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Facebook: Is It Really Worth Microsoft's Offer?

Rumors are flying about Microsoft'sinterest in investing in a 5% stake in Facebook--a stake that would value the social networking upstart at some $10 billion dollars. Viacom and Yahoo have both made bids for the company, Google is reportedly interested (though co-founder Sergey Brin told me back in July that they weren't pursuing Facebook) and now Microsoft's offer is shaping up. They're all battling to bolster their ad platforms. And Microsoft, the laggard in the space, is trying to better compete with Google's ad behemoth.

Microsoft already has an exclusive deal with Facebook to deliver display ads. Investing in a stake would allow Microsoft to expand this deal beyond 2011. But perhaps more importantly, Microsoft and everyone else wants to hook Facebook's users (that crucial younger demographic) on their very own e-mail and search. And considering how much Microsoft's search lags Google's, it's not a bad idea.

But there may be a number of bad ideas in this potential bidding war for Facebook. For one, these companies shouldn't be counting on Facebook as an advertising panacea. Facebook users are actually less likely to click on ads than people doing Google searches. (Google search ads tend to be closely tied to search results, making them more appealing). And Facebook is likely going to use outside investment to fuel their own advertising platform to launch later this year. A platform to target ads based on user profiles, exactly the kind of competition Microsoft doesn't need.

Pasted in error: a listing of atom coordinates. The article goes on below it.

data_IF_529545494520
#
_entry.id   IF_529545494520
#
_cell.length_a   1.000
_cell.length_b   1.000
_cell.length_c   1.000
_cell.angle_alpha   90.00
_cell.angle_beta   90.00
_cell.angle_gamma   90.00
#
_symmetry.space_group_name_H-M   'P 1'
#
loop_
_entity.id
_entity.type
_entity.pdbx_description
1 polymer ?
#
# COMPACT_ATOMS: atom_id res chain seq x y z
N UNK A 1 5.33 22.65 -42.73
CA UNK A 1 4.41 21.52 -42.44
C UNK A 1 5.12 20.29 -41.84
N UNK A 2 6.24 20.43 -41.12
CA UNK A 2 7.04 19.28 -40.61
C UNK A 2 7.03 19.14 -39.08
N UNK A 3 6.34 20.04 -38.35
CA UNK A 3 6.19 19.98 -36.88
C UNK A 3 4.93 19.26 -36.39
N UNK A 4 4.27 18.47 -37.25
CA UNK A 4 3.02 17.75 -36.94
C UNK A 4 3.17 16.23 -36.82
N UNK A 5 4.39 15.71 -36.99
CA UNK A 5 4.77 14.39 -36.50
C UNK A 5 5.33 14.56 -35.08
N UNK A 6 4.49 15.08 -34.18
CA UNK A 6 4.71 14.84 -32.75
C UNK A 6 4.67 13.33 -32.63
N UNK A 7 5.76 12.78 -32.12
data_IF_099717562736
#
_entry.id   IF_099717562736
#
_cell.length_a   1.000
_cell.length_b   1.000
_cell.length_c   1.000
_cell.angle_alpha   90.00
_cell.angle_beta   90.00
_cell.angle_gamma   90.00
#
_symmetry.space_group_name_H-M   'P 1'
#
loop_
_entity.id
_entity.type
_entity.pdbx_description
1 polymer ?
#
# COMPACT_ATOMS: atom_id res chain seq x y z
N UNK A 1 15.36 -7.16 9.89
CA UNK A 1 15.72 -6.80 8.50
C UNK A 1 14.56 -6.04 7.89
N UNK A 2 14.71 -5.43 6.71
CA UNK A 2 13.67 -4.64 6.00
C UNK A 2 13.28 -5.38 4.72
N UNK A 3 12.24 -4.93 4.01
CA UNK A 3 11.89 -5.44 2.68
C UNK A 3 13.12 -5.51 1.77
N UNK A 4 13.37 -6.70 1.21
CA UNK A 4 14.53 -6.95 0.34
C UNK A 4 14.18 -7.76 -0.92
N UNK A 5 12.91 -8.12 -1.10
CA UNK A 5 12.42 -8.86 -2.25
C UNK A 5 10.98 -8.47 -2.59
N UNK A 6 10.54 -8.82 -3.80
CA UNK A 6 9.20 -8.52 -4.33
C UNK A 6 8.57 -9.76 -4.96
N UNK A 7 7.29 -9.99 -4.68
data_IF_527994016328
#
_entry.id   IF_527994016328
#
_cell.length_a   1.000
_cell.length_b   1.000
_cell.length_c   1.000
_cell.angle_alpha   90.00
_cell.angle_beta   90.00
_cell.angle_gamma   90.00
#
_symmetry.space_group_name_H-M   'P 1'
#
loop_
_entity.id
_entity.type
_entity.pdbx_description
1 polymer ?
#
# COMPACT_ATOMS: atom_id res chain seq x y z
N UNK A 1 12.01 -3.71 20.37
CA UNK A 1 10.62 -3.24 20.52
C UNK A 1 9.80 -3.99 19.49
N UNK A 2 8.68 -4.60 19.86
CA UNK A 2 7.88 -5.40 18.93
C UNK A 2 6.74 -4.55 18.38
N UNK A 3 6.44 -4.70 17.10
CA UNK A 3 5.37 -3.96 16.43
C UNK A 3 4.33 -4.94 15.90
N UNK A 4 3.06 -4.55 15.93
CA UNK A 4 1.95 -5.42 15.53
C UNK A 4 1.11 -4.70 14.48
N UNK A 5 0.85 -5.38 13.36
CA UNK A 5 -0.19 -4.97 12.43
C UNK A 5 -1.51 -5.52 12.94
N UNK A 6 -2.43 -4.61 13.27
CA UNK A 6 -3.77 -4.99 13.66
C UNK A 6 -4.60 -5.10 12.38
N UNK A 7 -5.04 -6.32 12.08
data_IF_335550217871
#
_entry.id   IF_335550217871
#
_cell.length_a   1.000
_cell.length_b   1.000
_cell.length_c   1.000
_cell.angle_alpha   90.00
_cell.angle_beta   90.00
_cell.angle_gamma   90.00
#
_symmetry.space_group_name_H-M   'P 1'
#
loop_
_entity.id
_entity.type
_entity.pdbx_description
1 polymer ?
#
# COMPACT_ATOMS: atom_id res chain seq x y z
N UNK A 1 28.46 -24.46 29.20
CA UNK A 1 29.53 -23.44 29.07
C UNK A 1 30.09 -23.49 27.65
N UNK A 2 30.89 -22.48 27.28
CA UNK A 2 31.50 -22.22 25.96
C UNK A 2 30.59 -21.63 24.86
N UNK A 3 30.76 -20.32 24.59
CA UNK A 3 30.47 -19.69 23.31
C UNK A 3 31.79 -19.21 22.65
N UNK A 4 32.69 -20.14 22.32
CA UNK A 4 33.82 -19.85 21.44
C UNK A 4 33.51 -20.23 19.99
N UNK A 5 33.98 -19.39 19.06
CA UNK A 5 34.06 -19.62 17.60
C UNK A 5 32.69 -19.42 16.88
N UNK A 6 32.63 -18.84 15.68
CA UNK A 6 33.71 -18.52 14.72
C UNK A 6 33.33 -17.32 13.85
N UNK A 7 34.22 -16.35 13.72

But that being said there are certainly a number of comparisons to be made between Microsoft and Facebook. Facebook founder Mark Zuckerberg himself likes to point out that just like Bill Gates, he's also a Harvard dropout. And in the company's approach, Facebook often makes the point that it's building appealing software, not an advertising system. And then there's the fact that Microsoft is trying to emphasize the social element of its Xbox 360 Gaming system. A system that could use to be hooked up to Facebook.

All this hubbub about Microsoft's dealings was clearly sparked by Facebook, trying to start a bidding war. Microsoft never would have leaked that news yesterday--they were busy launching Halo and wanted all eyes focused on that.

Here is another blogger's take on the Facebook deal.

Questions? Comments? MediaMoney@cnbc.com

  • Working from Los Angeles, Boorstin is CNBC's media and entertainment reporter and editor of CNBC.com's Media Money section.